To guide the design and synthesis of electrocatalysts toward highly efficient oxygen evolution reactions (OER), researchers from the Beijing University of Chemical Technology have summarized four common strategies to improve the OER performance of layered double hydroxides (LDHs) as well as identifying active sites for LDHs.
They published their work on Sep. 7 in Energy Material Advances.
“With the rising demand and consumption of fossil fuels, energy shortage and environmental pollution are becoming severe and unignorable,” said the corresponding author Mingfei Shao, professor with the State Key Laboratory of Chemical Resource Engineering, Beijing University of Chemical Technology, Beijing. “It is necessary to explore sustainable and renewable energy. Hydrogen, especially, is a new energy with splendid application prospects.”
Production of highly pure hydrogen can be achieved by electrochemical water splitting using the electricity transformed from renewable energies such as wind and solar. But as one of the half reactions, OER is a four-electron process, with a low-efficiency energy utilization, according to Shao.
Shao and his team focus on LDHs, a large type two-dimensional material. The wide tunability, molar ratios and interlayer anions, make it an outstanding catalysts for OER in alkaline medias.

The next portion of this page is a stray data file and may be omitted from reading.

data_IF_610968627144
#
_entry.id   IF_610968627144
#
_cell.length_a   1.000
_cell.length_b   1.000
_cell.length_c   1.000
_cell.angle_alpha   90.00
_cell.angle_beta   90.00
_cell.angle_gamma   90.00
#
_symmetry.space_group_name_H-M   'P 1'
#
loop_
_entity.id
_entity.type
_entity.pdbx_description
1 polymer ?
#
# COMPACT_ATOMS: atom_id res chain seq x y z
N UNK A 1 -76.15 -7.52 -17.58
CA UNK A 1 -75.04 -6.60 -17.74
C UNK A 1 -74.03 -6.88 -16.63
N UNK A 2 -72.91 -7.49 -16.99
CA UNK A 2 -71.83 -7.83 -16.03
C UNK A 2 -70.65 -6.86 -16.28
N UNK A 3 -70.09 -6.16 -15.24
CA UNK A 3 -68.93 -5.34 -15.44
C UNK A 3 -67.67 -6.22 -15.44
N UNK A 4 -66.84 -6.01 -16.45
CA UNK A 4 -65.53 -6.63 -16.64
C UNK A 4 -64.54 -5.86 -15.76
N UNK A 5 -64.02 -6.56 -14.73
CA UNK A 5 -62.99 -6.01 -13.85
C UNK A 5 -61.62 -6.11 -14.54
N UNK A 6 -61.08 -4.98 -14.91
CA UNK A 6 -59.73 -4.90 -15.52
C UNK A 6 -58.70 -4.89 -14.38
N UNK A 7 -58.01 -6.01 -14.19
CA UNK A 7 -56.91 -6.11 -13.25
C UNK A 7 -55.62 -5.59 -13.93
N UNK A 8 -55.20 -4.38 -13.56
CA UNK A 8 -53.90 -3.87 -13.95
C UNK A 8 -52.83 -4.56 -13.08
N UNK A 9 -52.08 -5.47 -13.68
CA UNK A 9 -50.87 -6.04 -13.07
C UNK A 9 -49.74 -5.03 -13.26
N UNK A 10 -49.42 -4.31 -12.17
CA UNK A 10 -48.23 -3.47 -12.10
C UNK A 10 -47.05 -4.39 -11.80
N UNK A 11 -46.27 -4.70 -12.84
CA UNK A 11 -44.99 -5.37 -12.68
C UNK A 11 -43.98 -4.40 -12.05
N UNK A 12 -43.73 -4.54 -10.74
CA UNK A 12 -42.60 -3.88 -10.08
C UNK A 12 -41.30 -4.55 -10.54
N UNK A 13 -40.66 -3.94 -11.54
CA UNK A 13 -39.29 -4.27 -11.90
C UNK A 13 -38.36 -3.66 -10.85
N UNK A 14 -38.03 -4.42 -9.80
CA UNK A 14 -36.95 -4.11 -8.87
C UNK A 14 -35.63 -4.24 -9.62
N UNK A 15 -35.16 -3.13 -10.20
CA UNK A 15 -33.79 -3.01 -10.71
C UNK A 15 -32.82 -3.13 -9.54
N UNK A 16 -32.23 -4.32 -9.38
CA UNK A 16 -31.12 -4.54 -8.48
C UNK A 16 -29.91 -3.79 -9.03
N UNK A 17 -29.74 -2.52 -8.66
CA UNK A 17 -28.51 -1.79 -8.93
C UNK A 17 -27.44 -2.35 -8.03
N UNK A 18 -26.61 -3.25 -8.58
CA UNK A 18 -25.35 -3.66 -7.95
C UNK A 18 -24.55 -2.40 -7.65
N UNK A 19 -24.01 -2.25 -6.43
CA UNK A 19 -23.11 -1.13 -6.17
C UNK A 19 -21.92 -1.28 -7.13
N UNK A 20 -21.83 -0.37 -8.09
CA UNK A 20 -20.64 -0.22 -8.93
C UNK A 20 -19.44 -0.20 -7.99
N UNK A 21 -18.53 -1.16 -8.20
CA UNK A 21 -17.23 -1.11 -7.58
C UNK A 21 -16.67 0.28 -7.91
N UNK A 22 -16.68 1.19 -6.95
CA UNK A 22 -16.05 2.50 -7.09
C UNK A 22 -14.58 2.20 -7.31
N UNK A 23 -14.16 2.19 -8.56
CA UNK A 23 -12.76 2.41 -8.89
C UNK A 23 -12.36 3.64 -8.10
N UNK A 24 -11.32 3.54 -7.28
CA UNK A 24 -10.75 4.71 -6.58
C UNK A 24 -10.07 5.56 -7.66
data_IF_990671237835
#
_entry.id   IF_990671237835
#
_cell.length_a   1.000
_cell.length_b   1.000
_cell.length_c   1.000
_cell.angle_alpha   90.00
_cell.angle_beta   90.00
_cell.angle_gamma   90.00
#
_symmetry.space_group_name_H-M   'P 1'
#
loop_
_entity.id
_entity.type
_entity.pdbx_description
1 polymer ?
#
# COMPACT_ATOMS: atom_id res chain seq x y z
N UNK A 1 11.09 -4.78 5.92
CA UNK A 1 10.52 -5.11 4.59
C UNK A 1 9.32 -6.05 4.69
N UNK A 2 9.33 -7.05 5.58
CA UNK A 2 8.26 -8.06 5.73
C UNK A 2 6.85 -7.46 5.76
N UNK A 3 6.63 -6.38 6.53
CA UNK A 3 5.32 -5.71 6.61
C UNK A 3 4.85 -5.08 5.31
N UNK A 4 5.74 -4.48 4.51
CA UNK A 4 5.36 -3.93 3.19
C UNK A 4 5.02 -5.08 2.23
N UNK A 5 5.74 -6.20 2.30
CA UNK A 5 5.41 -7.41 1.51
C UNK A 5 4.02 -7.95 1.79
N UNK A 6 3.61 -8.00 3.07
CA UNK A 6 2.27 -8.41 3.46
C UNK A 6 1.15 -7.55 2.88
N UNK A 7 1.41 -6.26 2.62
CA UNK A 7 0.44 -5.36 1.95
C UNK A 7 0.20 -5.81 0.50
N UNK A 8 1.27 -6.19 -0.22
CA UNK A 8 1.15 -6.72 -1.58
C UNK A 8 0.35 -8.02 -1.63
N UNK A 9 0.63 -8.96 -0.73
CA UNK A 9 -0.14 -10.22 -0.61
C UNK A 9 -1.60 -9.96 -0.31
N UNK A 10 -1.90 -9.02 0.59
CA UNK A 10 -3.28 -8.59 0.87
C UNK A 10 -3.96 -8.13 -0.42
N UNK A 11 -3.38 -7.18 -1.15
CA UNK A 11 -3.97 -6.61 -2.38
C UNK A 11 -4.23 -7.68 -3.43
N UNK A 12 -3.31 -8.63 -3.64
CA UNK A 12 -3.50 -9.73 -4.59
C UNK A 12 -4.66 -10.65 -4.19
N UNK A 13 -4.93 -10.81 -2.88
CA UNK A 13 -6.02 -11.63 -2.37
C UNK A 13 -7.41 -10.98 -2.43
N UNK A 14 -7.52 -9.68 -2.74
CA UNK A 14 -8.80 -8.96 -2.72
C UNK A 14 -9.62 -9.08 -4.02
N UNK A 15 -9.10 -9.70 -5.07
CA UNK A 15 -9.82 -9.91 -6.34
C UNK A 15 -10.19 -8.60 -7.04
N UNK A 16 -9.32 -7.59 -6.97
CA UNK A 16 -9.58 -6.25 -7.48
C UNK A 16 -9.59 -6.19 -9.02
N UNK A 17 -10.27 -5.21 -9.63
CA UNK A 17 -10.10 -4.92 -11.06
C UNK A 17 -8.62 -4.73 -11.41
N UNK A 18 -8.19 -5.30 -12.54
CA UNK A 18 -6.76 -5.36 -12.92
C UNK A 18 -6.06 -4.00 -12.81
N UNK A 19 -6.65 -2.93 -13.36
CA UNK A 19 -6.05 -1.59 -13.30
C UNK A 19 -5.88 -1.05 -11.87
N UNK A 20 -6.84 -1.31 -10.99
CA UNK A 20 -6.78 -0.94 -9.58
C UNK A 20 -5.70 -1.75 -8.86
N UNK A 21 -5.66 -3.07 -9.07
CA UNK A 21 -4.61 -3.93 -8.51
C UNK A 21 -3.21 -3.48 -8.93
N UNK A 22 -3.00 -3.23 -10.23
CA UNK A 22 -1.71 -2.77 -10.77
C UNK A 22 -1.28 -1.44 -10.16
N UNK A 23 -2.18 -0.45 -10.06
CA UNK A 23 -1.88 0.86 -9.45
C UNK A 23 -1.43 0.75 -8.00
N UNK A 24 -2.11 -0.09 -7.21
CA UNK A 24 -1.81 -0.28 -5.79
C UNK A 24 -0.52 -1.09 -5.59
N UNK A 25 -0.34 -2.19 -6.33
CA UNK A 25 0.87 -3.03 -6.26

“We summarized four common strategies applied to improve the OER performance of LDHs. Through these strategies, the overpotential of OER can be decreased, leading to a high efficiency of energy utilization,” Shao said. “Some works about the identification of active sites for LDHs are introduced. Revelation of reaction mechanism and active sites provide the theoretical guidance to design efficient electrocatalysts.”
The development and exploration of OER catalysts is mostly in the experimental stage at present, which cannot meet the standards for large-scale practical use. For instance, problems related to enlarging the size of the catalysts and maintaining stability during OER remain. Additionally, most reported preparation methods of LDH-based catalysts are complicated and time-consuming, which results in high costs and restricts their application, according to Shao.
“The recognition of reactive oxygen species such as oxygen species adsorbed by active sites on the surface of electrocatalysts and oxygen radical dispersed in the solution during OER still remains ambiguous due to the instable and unapparent existence of reactive oxygen species,” Shao said. “After recognizing these reactive oxygen species, how to take advantage of them for more efficient OER is still vital.”
“We hope this review can offer ideas to further identify the active sites for LDHs with the purpose of providing guidance to design more advanced electrocatalysts towards electrochemical water splitting,” Shao said.